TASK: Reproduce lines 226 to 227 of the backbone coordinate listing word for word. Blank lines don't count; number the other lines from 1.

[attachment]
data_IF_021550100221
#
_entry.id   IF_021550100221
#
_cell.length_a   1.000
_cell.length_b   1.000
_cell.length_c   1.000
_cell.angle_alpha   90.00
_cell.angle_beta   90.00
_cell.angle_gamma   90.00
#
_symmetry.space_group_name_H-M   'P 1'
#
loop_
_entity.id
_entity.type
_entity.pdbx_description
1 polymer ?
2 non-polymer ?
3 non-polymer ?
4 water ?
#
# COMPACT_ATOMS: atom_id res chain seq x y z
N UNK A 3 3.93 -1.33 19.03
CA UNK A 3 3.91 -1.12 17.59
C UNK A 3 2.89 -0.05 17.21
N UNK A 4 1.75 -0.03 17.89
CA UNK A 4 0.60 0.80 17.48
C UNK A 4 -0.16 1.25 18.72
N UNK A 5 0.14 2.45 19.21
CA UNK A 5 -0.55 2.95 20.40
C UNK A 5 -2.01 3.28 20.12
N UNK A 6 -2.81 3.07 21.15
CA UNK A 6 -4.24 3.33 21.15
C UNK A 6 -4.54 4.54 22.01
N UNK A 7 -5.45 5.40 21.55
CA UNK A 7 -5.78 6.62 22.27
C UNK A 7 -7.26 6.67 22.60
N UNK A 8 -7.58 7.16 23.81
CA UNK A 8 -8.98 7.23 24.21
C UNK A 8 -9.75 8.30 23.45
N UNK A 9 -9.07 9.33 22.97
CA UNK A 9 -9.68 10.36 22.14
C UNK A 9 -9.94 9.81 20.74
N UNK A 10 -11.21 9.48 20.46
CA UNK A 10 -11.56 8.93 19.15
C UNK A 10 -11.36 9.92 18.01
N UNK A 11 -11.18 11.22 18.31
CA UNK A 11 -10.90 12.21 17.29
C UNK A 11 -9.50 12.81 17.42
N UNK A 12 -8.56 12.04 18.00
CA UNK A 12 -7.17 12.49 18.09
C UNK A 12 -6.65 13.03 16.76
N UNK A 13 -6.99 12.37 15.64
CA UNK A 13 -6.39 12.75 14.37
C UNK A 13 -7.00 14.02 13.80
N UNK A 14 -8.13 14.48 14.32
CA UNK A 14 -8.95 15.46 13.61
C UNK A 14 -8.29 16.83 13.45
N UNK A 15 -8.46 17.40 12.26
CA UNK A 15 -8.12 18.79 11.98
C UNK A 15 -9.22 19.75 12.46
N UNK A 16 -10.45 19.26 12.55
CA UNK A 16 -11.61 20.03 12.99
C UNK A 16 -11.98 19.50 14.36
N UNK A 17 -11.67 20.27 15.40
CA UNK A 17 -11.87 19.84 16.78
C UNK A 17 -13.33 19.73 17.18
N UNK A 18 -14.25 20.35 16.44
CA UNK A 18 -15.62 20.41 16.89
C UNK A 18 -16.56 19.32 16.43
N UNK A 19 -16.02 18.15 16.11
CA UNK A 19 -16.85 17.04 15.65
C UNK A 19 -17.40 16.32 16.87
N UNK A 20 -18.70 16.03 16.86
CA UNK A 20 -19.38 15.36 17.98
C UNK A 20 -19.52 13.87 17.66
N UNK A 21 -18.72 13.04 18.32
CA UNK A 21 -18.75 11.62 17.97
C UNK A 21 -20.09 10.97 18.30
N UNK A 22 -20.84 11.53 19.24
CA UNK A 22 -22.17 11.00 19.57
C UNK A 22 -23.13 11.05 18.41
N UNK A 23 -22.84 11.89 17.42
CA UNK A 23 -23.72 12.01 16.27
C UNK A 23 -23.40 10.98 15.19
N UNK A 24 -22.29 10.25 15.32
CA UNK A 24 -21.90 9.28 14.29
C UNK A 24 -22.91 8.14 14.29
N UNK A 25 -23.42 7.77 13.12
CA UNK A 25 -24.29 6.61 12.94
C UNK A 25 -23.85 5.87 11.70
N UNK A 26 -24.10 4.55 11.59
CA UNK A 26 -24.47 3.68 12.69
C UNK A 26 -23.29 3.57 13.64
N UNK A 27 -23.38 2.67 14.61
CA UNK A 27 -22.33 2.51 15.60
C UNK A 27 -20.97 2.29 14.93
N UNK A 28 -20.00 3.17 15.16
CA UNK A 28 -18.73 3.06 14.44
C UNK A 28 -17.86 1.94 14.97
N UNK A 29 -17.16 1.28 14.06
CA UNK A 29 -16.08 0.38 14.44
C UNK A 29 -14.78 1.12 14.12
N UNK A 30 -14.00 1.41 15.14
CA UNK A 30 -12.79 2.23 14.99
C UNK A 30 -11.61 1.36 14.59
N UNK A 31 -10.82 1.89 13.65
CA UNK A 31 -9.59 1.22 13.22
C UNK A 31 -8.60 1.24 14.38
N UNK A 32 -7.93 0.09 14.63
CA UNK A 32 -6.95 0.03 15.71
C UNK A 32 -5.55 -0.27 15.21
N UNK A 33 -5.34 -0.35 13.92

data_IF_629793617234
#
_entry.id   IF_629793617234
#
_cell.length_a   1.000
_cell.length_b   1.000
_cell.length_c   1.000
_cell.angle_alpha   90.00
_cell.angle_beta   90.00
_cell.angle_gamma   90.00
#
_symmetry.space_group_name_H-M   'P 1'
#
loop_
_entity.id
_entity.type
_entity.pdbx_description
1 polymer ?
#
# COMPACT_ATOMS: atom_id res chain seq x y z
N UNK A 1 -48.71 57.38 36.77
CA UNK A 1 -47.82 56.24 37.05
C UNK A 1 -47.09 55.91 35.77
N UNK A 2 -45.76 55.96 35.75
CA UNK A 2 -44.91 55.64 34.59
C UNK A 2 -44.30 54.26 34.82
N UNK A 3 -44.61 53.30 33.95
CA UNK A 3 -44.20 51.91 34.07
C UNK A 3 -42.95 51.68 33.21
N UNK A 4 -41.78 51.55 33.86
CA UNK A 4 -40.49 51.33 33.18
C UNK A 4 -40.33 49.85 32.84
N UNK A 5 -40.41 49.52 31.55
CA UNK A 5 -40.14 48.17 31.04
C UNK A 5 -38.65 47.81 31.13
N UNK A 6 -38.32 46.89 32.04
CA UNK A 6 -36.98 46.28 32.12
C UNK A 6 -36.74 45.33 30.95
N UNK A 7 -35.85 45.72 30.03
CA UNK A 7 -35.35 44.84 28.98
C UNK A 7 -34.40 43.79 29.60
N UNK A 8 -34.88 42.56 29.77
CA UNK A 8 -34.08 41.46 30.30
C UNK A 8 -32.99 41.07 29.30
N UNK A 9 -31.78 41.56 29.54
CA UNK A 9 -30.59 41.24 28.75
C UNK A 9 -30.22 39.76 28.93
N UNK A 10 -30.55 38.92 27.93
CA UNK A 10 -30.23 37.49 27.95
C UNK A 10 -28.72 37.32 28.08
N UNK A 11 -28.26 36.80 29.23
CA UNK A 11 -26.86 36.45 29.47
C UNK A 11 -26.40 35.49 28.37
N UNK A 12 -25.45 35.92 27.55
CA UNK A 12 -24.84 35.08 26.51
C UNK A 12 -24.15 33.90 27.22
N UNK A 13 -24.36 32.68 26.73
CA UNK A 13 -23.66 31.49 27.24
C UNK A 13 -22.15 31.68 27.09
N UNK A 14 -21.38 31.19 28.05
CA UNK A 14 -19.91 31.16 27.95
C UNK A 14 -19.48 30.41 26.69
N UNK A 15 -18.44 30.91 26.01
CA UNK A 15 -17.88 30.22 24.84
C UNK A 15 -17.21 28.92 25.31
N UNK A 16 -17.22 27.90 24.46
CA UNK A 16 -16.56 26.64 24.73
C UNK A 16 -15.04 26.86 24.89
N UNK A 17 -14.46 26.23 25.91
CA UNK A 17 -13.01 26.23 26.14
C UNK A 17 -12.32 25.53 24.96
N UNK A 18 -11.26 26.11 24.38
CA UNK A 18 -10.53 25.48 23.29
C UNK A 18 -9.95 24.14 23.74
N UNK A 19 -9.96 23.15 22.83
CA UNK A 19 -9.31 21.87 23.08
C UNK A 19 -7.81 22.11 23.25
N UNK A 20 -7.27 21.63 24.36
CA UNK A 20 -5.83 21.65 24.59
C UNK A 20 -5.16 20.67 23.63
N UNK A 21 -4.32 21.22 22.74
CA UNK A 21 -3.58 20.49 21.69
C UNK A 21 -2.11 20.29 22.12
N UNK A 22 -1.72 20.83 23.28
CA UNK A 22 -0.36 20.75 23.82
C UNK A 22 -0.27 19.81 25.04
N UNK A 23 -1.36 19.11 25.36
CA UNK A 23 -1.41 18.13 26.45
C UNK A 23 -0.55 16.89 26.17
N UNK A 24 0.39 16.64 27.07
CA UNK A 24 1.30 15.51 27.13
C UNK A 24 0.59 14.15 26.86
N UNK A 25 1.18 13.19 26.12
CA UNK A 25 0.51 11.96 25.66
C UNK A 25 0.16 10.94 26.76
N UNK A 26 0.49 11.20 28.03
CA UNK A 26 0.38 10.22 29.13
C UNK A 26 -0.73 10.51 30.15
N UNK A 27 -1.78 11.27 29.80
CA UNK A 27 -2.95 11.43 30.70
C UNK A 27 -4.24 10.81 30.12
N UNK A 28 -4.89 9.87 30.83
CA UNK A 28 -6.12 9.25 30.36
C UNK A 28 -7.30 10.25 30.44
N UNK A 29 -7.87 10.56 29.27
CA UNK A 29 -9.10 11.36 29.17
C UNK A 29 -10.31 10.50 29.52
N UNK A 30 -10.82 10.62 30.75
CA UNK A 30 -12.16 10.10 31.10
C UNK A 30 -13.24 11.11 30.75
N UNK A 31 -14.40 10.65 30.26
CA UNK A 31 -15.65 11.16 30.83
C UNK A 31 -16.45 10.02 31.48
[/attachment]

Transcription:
CA UNK A 31 -15.65 11.16 30.83
C UNK A 31 -16.45 10.02 31.48